Refinement. Refinement of F2 against ALL reflections. The weighted R-factor wR and goodness of fit S are based on F2, conventional R-factors R are based on F, with F set to zero for negative F2. The threshold expression of F2 > σ(F2) is used only for calculating R-factors(gt) etc. and is not relevant to the choice of reflections for refinement. R-factors based on F2 are statistically about twice as large as those based on F, and R- factors based on ALL data will be even larger.

Fractional atomic coordinates and isotropic or equivalent isotropic displacement parameters (Å2)

xyzUiso*/UeqOcc. (<1)
Rb11.00000.00000.00000.0474 (3)
O10.9512 (4)0.1940 (5)0.2826 (4)0.0451 (7)
O20.8035 (5)0.3205 (6)0.4927 (4)0.0555 (9)
H20.91570.29060.52290.083*
O30.4264 (4)0.8765 (4)0.0673 (4)0.0472 (7)
H10.47420.97620.02560.071*0.50
O40.7256 (4)0.6622 (5)0.1716 (5)0.0497 (8)
O50.8582 (5)−0.1900 (5)0.3618 (5)0.0520 (8)
N10.5456 (5)0.1950 (5)0.3236 (4)0.0367 (7)
N20.2959 (4)0.5834 (5)0.1521 (4)0.0333 (6)
C10.8065 (5)0.2816 (5)0.3520 (5)0.0335 (7)
C20.6004 (5)0.3460 (5)0.2892 (4)0.0307 (7)
C30.3632 (6)0.2399 (6)0.2753 (5)0.0390 (8)
H30.31900.13920.29800.047*
C40.2388 (6)0.4346 (6)0.1918 (5)0.0372 (8)
H40.11170.46120.16290.045*
C50.4790 (5)0.5392 (5)0.1997 (4)0.0297 (7)
C60.5508 (6)0.7044 (5)0.1459 (5)0.0344 (8)
H5A0.761 (12)−0.087 (12)0.364 (10)0.10 (3)*
H5B0.816 (8)−0.243 (8)0.316 (6)0.057 (16)*

Atomic displacement parameters (Å2)

U11U22U33U12U13U23
Rb10.0433 (4)0.0367 (3)0.0434 (4)−0.0028 (2)−0.0063 (2)−0.0051 (2)
O10.0316 (14)0.0510 (17)0.0607 (19)−0.0160 (13)−0.0025 (13)−0.0265 (15)
O20.0423 (16)0.079 (2)0.0460 (17)−0.0112 (16)−0.0128 (13)−0.0312 (17)
O30.0395 (15)0.0302 (13)0.069 (2)−0.0180 (12)−0.0093 (14)−0.0036 (13)
O40.0393 (15)0.0428 (16)0.075 (2)−0.0207 (13)−0.0172 (14)−0.0157 (15)
O50.0471 (18)0.0489 (18)0.066 (2)−0.0120 (15)−0.0233 (15)−0.0253 (16)
N10.0360 (16)0.0293 (14)0.0426 (17)−0.0139 (12)−0.0078 (13)−0.0053 (12)
N20.0290 (14)0.0350 (15)0.0375 (16)−0.0144 (12)−0.0070 (12)−0.0088 (12)
C10.0304 (17)0.0321 (17)0.0395 (19)−0.0143 (14)−0.0057 (14)−0.0089 (14)
C20.0299 (16)0.0340 (17)0.0304 (17)−0.0148 (14)−0.0030 (13)−0.0093 (13)
C30.040 (2)0.0370 (19)0.046 (2)−0.0223 (16)−0.0045 (16)−0.0094 (16)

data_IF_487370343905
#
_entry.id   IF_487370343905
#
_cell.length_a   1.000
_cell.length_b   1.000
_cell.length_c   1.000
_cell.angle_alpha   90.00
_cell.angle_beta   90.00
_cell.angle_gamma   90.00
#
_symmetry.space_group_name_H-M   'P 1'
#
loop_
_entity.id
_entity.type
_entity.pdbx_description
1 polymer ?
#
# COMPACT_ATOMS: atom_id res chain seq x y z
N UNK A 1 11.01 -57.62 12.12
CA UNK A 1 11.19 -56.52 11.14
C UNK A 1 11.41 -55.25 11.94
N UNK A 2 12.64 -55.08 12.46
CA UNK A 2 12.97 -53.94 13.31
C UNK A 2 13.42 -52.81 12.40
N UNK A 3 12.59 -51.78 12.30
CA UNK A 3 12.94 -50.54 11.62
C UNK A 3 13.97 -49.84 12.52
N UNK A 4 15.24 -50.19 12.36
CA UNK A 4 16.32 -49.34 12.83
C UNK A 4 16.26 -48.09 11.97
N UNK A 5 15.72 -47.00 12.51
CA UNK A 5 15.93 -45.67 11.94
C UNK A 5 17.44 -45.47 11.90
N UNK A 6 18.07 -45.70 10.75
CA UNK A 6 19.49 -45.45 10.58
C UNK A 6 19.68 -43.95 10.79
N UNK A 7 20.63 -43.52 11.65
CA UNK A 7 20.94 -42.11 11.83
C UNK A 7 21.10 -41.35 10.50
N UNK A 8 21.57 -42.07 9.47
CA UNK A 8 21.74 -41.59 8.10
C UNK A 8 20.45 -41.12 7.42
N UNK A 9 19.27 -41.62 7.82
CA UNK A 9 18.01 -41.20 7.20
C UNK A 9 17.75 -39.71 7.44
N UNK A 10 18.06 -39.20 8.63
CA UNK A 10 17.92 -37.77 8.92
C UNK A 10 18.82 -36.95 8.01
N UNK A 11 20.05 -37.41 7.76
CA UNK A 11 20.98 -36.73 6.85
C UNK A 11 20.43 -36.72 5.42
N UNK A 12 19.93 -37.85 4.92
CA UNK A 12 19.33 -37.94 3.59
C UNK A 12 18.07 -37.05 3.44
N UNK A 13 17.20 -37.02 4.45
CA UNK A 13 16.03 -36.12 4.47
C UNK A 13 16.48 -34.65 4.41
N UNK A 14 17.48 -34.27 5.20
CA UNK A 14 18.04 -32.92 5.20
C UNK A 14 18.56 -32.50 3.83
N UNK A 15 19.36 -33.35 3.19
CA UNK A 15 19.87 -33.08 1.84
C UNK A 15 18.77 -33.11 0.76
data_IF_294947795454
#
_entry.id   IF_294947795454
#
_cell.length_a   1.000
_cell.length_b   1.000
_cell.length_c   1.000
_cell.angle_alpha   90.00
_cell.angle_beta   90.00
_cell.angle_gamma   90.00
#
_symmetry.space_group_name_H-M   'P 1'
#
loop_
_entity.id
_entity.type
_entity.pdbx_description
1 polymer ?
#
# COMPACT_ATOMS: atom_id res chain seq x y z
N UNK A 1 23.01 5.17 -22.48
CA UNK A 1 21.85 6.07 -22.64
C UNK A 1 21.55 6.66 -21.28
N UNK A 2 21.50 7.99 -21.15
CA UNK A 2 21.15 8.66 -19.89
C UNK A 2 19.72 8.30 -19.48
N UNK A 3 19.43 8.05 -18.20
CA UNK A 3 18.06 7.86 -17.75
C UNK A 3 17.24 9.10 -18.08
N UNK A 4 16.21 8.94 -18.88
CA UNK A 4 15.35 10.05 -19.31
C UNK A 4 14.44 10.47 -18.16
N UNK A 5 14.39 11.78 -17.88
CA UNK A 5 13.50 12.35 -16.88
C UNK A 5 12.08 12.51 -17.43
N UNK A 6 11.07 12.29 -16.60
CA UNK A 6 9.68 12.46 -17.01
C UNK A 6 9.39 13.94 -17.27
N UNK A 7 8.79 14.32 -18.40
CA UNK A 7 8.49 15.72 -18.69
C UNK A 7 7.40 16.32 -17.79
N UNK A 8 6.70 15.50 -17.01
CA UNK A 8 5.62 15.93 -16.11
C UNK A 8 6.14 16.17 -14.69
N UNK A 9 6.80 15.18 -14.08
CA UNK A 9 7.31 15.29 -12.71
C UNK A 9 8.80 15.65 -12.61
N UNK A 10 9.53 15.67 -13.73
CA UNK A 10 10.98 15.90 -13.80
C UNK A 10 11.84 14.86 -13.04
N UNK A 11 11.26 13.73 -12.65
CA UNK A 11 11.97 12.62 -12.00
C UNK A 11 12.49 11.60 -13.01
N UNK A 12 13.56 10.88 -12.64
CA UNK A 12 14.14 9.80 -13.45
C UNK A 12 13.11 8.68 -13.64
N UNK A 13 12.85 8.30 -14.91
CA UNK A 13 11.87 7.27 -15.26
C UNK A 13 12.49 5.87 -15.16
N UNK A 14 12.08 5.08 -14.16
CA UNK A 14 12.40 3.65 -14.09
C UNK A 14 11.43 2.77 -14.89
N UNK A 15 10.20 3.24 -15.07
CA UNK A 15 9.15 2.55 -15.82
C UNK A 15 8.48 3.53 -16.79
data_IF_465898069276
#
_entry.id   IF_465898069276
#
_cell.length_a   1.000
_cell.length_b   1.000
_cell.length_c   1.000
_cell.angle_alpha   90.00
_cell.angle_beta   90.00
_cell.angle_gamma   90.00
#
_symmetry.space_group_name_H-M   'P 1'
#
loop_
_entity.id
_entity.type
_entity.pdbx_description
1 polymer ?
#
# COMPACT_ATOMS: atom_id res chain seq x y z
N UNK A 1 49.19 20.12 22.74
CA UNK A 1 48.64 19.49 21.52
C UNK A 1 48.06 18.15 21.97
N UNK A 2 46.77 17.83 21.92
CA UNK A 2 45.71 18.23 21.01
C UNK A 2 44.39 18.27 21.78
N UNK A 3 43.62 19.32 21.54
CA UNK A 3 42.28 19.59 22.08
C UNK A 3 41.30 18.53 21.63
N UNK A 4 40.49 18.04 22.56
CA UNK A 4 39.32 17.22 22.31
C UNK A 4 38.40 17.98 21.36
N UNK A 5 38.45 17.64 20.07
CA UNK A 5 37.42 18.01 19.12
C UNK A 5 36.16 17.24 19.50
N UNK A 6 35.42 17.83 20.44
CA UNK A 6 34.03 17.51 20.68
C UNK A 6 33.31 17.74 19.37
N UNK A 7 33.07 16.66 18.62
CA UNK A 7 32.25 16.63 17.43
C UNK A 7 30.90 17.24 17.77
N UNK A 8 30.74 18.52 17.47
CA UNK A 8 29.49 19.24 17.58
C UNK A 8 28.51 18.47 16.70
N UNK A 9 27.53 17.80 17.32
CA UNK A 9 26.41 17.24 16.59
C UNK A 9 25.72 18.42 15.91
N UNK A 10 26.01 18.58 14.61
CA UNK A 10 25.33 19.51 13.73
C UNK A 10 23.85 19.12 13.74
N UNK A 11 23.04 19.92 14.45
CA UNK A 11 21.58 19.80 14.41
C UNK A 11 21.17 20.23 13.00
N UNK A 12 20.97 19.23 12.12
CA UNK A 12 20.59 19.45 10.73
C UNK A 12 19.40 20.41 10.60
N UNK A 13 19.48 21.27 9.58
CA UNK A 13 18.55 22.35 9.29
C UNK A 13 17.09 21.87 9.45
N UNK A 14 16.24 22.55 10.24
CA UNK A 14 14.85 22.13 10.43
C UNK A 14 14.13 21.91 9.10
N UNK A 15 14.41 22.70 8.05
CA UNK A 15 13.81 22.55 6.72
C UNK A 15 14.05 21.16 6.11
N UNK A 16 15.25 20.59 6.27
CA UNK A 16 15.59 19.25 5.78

C40.0324 (17)0.043 (2)0.041 (2)−0.0219 (16)−0.0042 (15)−0.0096 (16)
C50.0307 (16)0.0325 (16)0.0300 (16)−0.0147 (13)−0.0050 (13)−0.0100 (13)
C60.0397 (19)0.0314 (17)0.0400 (19)−0.0200 (15)−0.0049 (15)−0.0113 (14)

Geometric parameters (Å, °)

Rb1—O3i2.987 (3)O4—C61.234 (5)
Rb1—O3ii2.987 (3)O5—H5A0.84 (9)
Rb1—N2ii3.007 (3)O5—H5B0.82 (6)
Rb1—N2i3.007 (3)N1—C21.336 (5)
Rb1—O53.096 (4)N1—C31.340 (5)
Rb1—O5iii3.096 (4)N2—C41.326 (5)
Rb1—O1iii3.137 (3)N2—C51.344 (4)
Rb1—O13.137 (3)N2—Rb1iv3.007 (3)
Rb1—H5B3.16 (5)C1—C21.513 (5)
O1—C11.204 (5)C2—C51.389 (5)
O2—C11.307 (5)C3—C41.391 (6)
O2—H20.8210C3—H30.9300
O3—C61.274 (5)C4—H40.9300
O3—Rb1iv2.987 (3)C5—C61.506 (5)
O3—H10.9299
O3i—Rb1—O3ii180.00 (14)O5iii—Rb1—H5B165.0 (3)
O3i—Rb1—N2ii126.56 (8)O1iii—Rb1—H5B104.1 (4)
O3ii—Rb1—N2ii53.44 (8)O1—Rb1—H5B76.0 (10)
O3i—Rb1—N2i53.44 (8)C1—O1—Rb1131.4 (2)
O3ii—Rb1—N2i126.56 (8)C1—O2—H2111.2
N2ii—Rb1—N2i180.0C6—O3—Rb1iv128.1 (2)
O3i—Rb1—O578.94 (9)C6—O3—H1116.0
O3ii—Rb1—O5101.06 (9)Rb1iv—O3—H1115.9
N2ii—Rb1—O570.89 (9)Rb1—O5—H5A95 (5)
N2i—Rb1—O5109.11 (9)Rb1—O5—H5B87 (4)
O3i—Rb1—O5iii101.06 (9)H5A—O5—H5B104 (6)
O3ii—Rb1—O5iii78.94 (9)C2—N1—C3116.8 (3)
N2ii—Rb1—O5iii109.11 (9)C4—N2—C5117.1 (3)
N2i—Rb1—O5iii70.89 (9)C4—N2—Rb1iv119.0 (2)
O5—Rb1—O5iii180.00 (13)C5—N2—Rb1iv123.5 (2)
O3i—Rb1—O1iii81.24 (8)O1—C1—O2126.2 (3)
O3ii—Rb1—O1iii98.76 (8)O1—C1—C2121.8 (3)
N2ii—Rb1—O1iii76.07 (8)O2—C1—C2111.8 (3)
N2i—Rb1—O1iii103.93 (8)N1—C2—C5121.9 (3)
O5—Rb1—O1iii118.29 (9)N1—C2—C1113.0 (3)
O5iii—Rb1—O1iii61.71 (9)C5—C2—C1125.1 (3)
O3i—Rb1—O198.76 (8)N1—C3—C4121.2 (3)
O3ii—Rb1—O181.24 (8)N1—C3—H3119.4
N2ii—Rb1—O1103.93 (8)C4—C3—H3119.4
N2i—Rb1—O176.07 (8)N2—C4—C3122.0 (3)
O5—Rb1—O161.71 (9)N2—C4—H4119.0
O5iii—Rb1—O1118.29 (9)C3—C4—H4119.0
O1iii—Rb1—O1180.00 (14)N2—C5—C2120.9 (3)
O3i—Rb1—H5B70.4 (9)N2—C5—C6117.8 (3)
O3ii—Rb1—H5B109.6 (9)C2—C5—C6121.2 (3)
N2ii—Rb1—H5B69.3 (10)O4—C6—O3125.3 (3)
N2i—Rb1—H5B110.7 (10)O4—C6—C5118.4 (3)
O5—Rb1—H5B15.1 (10)O3—C6—C5116.1 (3)
O3i—Rb1—O1—C14.0 (4)Rb1iv—N2—C4—C3−174.7 (3)
O3ii—Rb1—O1—C1−176.0 (4)N1—C3—C4—N21.8 (7)
N2ii—Rb1—O1—C1−127.2 (4)C4—N2—C5—C2−1.2 (5)
N2i—Rb1—O1—C152.8 (4)Rb1iv—N2—C5—C2171.6 (3)
O5—Rb1—O1—C1−68.3 (4)C4—N2—C5—C6176.2 (3)
O5iii—Rb1—O1—C1111.7 (4)Rb1iv—N2—C5—C6−11.0 (4)
Rb1—O1—C1—O2164.6 (3)N1—C2—C5—N23.7 (6)
Rb1—O1—C1—C2−10.4 (6)C1—C2—C5—N2−178.5 (3)
C3—N1—C2—C5−3.4 (6)N1—C2—C5—C6−173.6 (3)
C3—N1—C2—C1178.7 (3)C1—C2—C5—C64.2 (6)
O1—C1—C2—N172.3 (5)Rb1iv—O3—C6—O4−179.2 (3)
O2—C1—C2—N1−103.3 (4)Rb1iv—O3—C6—C55.3 (5)
O1—C1—C2—C5−105.6 (5)N2—C5—C6—O4−171.9 (4)
O2—C1—C2—C578.8 (5)C2—C5—C6—O45.5 (6)
C2—N1—C3—C40.7 (6)N2—C5—C6—O33.9 (5)
C5—N2—C4—C3−1.5 (6)C2—C5—C6—O3−178.7 (4)

Symmetry codes: (i) −x+1, −y+1, −z; (ii) x+1, y−1, z; (iii) −x+2, −y, −z; (iv) x−1, y+1, z.

Hydrogen-bond geometry (Å, °)

D—H···AD—HH···AD···AD—H···A
O3—H1···O3v0.931.55 (1)2.468 (3)170 (1)
O5—H5A···N10.84 (9)2.07 (9)2.888 (3)168 (7)
O5—H5B···O4vi0.82 (6)1.94 (6)2.753 (3)170 (1)
O2—H2···O5vii0.821.792.596 (6)166 (1)

Symmetry codes: (v) −x+1, −y+2, −z; (vi) x, y−1, z; (vii) −x+2, −y, −z+1.

Footnotes

Supplementary data and figures for this paper are available from the IUCr electronic archives (Reference: HG2450).

References